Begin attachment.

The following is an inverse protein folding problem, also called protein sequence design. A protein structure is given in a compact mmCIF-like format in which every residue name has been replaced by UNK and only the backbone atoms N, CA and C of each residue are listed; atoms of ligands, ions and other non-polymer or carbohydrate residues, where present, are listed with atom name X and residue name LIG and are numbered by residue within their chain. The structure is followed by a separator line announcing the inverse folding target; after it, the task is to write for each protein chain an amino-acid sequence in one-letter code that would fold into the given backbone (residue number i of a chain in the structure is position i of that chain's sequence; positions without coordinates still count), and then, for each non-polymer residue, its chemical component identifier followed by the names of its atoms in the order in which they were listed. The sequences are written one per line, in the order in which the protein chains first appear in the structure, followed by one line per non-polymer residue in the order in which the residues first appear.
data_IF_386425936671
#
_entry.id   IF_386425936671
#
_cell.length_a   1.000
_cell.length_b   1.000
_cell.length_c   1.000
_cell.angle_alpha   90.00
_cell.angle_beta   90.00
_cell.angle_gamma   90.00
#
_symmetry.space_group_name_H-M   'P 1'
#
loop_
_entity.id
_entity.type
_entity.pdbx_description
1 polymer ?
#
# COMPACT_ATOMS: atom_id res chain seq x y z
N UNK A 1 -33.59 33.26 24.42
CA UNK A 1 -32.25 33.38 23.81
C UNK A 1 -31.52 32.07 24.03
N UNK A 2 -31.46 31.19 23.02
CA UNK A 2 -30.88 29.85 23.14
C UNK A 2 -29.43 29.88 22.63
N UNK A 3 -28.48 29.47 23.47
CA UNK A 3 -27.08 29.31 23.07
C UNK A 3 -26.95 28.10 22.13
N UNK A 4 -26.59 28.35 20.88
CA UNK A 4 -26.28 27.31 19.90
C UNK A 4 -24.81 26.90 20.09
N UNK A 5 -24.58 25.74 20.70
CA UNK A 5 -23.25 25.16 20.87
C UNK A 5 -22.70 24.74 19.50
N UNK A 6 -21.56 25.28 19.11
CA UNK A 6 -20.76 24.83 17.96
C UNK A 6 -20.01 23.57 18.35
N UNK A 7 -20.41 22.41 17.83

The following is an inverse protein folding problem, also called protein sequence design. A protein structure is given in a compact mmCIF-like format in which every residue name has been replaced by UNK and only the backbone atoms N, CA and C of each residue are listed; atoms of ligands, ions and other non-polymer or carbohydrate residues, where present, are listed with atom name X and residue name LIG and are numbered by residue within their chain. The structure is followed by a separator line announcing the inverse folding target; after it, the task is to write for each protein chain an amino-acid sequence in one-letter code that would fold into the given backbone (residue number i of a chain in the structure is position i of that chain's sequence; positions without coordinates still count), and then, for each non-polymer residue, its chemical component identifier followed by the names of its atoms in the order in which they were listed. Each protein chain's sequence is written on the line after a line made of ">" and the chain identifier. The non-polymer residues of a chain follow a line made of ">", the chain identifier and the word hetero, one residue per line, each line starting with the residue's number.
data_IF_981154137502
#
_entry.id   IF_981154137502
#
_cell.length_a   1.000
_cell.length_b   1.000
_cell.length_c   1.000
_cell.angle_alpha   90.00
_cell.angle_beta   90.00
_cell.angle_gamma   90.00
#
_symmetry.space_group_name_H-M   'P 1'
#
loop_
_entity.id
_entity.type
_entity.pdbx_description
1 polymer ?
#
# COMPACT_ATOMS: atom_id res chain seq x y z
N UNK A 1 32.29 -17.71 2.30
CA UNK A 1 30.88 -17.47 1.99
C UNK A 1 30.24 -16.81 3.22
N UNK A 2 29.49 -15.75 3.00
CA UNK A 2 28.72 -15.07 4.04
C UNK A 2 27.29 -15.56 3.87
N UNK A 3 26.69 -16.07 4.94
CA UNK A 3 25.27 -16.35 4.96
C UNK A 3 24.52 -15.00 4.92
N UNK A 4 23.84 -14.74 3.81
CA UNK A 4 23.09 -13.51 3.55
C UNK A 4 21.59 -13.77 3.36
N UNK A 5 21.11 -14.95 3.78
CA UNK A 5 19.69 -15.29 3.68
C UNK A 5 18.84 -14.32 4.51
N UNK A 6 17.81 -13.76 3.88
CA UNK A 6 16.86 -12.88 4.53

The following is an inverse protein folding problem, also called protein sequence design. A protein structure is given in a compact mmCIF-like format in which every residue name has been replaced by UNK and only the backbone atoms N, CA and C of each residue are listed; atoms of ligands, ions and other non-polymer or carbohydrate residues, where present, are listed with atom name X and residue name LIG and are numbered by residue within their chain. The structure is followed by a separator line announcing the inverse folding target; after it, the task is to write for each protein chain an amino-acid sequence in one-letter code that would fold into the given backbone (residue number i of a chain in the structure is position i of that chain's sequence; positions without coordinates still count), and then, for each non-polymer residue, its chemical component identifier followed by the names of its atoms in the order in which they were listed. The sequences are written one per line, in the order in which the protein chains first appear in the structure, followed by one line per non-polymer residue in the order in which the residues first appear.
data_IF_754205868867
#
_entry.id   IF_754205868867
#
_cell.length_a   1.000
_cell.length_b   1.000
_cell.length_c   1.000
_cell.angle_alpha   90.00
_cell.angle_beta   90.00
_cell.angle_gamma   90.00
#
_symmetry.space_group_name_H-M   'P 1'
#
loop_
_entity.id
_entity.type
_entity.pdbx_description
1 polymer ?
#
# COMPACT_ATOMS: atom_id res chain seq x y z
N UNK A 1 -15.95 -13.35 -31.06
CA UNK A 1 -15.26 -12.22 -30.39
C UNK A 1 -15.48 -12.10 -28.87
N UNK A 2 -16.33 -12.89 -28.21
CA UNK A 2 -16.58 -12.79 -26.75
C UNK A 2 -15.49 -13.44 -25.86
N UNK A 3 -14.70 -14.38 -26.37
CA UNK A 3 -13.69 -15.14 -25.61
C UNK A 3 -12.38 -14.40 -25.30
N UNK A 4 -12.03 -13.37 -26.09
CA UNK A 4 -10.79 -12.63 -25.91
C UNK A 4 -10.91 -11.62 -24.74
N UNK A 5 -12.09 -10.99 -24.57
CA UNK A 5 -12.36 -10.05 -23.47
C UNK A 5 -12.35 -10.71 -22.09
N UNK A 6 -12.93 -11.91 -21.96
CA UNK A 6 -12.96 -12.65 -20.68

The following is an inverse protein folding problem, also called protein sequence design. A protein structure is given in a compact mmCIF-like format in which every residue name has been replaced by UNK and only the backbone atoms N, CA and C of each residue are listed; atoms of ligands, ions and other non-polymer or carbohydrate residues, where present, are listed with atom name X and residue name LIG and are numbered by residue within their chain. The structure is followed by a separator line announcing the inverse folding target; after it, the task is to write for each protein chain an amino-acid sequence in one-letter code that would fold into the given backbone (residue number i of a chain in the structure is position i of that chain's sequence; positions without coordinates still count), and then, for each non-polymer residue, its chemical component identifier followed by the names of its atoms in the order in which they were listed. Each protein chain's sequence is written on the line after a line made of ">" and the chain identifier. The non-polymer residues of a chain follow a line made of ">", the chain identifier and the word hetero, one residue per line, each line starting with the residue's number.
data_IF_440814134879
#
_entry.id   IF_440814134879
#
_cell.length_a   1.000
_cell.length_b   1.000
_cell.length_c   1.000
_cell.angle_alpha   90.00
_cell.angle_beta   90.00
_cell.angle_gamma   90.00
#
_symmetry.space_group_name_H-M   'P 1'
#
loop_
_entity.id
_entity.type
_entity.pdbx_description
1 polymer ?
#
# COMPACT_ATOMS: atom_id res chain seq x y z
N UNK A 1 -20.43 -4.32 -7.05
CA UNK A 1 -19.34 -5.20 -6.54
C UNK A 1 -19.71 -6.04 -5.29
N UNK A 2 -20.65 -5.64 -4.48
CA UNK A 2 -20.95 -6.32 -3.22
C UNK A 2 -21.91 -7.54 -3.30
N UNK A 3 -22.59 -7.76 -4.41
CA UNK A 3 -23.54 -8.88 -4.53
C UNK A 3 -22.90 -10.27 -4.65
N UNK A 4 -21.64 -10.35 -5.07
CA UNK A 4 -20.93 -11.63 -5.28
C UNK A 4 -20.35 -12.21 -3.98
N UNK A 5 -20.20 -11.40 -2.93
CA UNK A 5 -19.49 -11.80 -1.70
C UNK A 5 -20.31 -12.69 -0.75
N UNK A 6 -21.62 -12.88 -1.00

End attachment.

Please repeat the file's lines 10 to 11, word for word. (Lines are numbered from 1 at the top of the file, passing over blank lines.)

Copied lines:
_cell.angle_beta   90.00
_cell.angle_gamma   90.00